From Miley Cyrus’s twerkwear and Zaha Hadid’s superyacht to rapper-designer bromances and the largest shoe department in Canada, 2013 was studded with poignant departures, thrilling debuts, sheer excess and sublime restraint when it came to fashion and design. Globe Style sifts through the retail deals and Google Glass, faux-fur onesies and foam fingers to recap the 12 months that were (even Rob Ford gets a mention!)
Kate vs. Kim, maternity wear division
The Duchess of Cambridge went head to head (or posy print to posy print) with wannabe princess Kim Kardashian in the battle for floral-pregnancy-frock supremacy this year. The former Kate Middleton’s pick, a silk Erdem number worn to a school visit in April, was busier than her usual understated ensembles, but it had nothing on the bloomin’ Givenchy rose-garden-photo-print piece that Kardashian squeezed into for the Met Ball in May. The ultimate winner: the Duchess. Hers didn’t come with matching gloves or, as many a fashion blogger noted, resemble a chintz chesterfield.
While the invasion of this country’s malls and main streets by foreign retailers from Target to Mulberry redefined the buying landscape, it was Canadian department stores that made the biggest plays for shopper attention in 2013. Hudson’s Bay both sealed its deal to buy swanky Saks Fifth Avenue (which it intends to bring north in the not-to-distant future) and opened the largest women’s shoe department in Canada at its Toronto flagship (think 95,000-plus pairs). For its part, Holt Renfrew debuted its off-price HR2 concept and announced a revamp of Ogilvy in Montreal.
Model of the year
Edmonton native Grace Mahary, who made her mark on the modeling biz during the spring 2013 season, went on to walk too many A-list catwalks to count this year. Representative of her star power was her turn at Prabal Gurung during the last round of shows, when she worked a black dress covered in crystal brooches with signature poise and sophistication.
Comings and goings
In an age and industry marked by look-at-me showiness, the maturity and restraint that 30-year-old Alexander Wang displayed in his first two collections for Balenciaga were refreshing. Although his affinity for street style is well established, Wang signalled that he isn’t going to reinvent the august brand overnight, but rather evolve it gradually – at his own pace and in his own way.
Before Marc Jacobs, Louis Vuitton was simply a purveyor of luxury leather goods. Over his 15-year tenure, however, the maison became a ready-to-wear powerhouse, showcasing both the designer’s vast creativity and its own savoir-faire. In October, Jacobs delivered his swan song for LV with an all-black, showgirls-themed runway extravaganza, but his imprint on the brand will remain indelible.
As if Burberry’s chief creative director didn’t already have enough responsibility, Christopher Bailey was also named the iconic British label’s CEO this fall; he will succeed Angela Ahrendts, who departs for Apple in the spring. This type of creative/financial double duty, largely unheard of in fashion, has no blueprint to go with it. If Bailey’s appointment was widely discussed, his first year on both jobs should keep tongues wagging well into 2014 and beyond.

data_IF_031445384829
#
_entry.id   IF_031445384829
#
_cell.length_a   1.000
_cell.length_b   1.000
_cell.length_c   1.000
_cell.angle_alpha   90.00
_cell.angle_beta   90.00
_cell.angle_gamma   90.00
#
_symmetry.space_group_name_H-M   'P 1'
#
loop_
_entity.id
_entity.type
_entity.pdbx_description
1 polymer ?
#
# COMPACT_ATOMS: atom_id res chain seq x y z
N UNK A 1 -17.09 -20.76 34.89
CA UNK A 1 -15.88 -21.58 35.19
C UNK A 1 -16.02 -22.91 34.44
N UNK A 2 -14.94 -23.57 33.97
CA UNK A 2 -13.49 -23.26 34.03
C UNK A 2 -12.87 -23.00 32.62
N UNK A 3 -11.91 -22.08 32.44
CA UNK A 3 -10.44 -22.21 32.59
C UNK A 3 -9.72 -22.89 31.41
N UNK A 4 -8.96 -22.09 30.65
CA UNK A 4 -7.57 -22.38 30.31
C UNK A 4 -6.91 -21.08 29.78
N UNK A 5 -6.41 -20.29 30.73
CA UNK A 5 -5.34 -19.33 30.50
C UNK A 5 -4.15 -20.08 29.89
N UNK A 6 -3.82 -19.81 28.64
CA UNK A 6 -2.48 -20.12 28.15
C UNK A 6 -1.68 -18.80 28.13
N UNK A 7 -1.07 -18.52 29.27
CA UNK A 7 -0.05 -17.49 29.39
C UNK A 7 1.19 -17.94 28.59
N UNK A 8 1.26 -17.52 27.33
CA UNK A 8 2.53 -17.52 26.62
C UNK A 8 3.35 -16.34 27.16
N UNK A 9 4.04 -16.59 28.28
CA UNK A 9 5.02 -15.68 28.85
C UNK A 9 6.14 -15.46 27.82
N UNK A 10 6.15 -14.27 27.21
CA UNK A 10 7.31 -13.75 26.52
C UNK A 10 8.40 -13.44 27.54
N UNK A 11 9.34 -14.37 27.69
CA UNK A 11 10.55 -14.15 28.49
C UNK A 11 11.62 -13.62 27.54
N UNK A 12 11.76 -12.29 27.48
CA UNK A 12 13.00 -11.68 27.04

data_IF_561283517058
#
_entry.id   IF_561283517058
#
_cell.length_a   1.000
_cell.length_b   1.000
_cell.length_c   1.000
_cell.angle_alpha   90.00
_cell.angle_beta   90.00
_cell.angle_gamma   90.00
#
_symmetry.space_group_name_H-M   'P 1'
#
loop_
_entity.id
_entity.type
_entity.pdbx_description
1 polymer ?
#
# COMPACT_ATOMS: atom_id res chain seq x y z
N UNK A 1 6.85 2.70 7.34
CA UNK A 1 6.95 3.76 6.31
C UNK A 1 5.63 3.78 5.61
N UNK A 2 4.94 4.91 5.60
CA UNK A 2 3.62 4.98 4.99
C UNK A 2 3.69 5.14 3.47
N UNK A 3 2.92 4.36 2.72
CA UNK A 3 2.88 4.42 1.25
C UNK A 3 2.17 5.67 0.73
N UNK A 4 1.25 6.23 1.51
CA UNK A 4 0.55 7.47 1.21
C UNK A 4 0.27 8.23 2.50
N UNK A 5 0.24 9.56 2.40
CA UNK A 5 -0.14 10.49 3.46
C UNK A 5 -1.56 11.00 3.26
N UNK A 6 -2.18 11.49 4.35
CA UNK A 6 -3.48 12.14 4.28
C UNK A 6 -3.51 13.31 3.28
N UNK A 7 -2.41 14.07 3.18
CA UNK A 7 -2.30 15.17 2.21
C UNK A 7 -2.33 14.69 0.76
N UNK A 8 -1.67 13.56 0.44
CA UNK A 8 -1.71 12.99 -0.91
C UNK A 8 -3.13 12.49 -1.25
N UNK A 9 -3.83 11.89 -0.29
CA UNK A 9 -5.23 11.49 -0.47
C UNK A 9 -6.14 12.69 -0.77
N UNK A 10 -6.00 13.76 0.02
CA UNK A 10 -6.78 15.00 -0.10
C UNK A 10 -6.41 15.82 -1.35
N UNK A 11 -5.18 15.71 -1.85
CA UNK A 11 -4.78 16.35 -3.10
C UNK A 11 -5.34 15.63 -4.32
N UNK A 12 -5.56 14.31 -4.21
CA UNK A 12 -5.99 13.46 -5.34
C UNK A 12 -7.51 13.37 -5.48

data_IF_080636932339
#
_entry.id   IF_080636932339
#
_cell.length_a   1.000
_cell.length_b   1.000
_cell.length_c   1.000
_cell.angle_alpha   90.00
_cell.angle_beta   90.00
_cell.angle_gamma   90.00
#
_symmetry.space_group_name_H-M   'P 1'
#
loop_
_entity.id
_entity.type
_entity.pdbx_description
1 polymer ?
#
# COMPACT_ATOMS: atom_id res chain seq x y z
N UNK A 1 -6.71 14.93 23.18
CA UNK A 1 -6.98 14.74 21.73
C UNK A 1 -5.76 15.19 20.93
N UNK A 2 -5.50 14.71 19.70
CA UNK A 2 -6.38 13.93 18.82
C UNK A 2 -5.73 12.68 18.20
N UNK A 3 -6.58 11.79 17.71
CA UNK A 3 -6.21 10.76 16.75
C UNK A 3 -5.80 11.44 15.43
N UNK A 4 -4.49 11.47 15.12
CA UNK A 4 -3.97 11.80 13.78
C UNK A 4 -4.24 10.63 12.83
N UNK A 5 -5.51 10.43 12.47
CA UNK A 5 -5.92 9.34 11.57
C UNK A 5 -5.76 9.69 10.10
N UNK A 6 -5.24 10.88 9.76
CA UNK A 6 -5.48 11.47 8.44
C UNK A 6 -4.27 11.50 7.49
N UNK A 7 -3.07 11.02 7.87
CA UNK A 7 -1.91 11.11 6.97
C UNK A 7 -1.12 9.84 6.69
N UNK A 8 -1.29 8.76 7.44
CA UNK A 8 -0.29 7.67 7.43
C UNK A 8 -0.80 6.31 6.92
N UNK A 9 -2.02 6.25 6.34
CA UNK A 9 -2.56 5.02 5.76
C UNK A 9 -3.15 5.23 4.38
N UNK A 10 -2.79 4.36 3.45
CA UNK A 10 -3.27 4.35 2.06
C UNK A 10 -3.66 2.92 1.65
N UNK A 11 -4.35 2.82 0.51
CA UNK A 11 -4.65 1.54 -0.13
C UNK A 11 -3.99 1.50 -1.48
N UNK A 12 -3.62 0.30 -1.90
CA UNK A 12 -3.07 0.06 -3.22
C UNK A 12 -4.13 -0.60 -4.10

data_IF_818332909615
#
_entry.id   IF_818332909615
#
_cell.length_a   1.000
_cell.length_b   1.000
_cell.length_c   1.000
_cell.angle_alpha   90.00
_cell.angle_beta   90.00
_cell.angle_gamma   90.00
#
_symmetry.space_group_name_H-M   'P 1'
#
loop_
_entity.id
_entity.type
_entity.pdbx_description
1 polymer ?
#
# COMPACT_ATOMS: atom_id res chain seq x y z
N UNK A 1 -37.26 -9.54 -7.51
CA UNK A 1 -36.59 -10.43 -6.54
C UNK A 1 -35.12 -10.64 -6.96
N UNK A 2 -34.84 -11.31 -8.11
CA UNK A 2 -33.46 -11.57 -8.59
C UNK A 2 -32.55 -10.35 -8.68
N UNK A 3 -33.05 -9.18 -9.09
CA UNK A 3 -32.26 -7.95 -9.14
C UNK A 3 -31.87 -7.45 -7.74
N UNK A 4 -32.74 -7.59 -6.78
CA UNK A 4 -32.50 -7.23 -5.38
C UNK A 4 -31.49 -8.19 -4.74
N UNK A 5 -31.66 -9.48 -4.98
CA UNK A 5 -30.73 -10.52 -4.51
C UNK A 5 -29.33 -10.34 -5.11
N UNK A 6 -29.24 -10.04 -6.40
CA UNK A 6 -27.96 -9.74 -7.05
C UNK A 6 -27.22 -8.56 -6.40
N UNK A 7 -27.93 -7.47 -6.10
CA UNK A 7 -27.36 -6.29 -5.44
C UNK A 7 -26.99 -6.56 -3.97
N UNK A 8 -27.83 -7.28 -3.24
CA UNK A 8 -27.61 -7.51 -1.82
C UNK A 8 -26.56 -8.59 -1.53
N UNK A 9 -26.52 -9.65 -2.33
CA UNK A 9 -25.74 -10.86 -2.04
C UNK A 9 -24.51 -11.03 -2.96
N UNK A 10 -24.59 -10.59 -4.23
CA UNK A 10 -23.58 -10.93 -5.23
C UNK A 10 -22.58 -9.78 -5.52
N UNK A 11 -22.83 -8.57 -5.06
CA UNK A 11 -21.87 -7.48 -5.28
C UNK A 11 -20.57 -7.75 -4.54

Best in shows
The crowd lucky enough to have witnessed Rick Owens’s step-dance runway spectacle in September could be forgiven for paying more attention to the non-models’ impressive footwork (and facial gestures) than the draped and contoured activewear.
For Chanel’s fall/winter 2013 collection, Karl Lagerfeld envisioned a gargantuan rotating globe pinpricked with illuminated flags marking every one of the company’s 300-plus boutiques, confirming (for those who didn’t already suspect it) that his goal is nothing short of world domination.
It’s rare for a designer to share the spotlight during a show, but Dries van Noten did just that when he shone one – literally – on Radiohead’s Colin Greenwood, who played bass guitar during his spring/summer 2014 presentation. Reinforcing the friendly, informal vibe, the models remained in place after their final walk, allowing guests to get close to and snap pictures of the lushly detailed collection.
Pattern of the year
Over the decades, fashion designers have riffed on a wide range of references, both high and low. This year’s standout reinterpretation, which falls in the Where-have-I seen-that-before? department: Pheobe Philo’s elevation of dime-store laundry-bag weaves into glamorous Céline must-haves. Talk about effective brainwashing.
Object of desire
Unveiled at Milan’s Salone del Mobile in April, industrial designer Konstantin Grcic’s Medici chair for the Italian furniture maker Mattiazzi is an impressive feat of geometry, as mesmerizingly angular as it is inviting. Its Renaissance namesakes would have approved.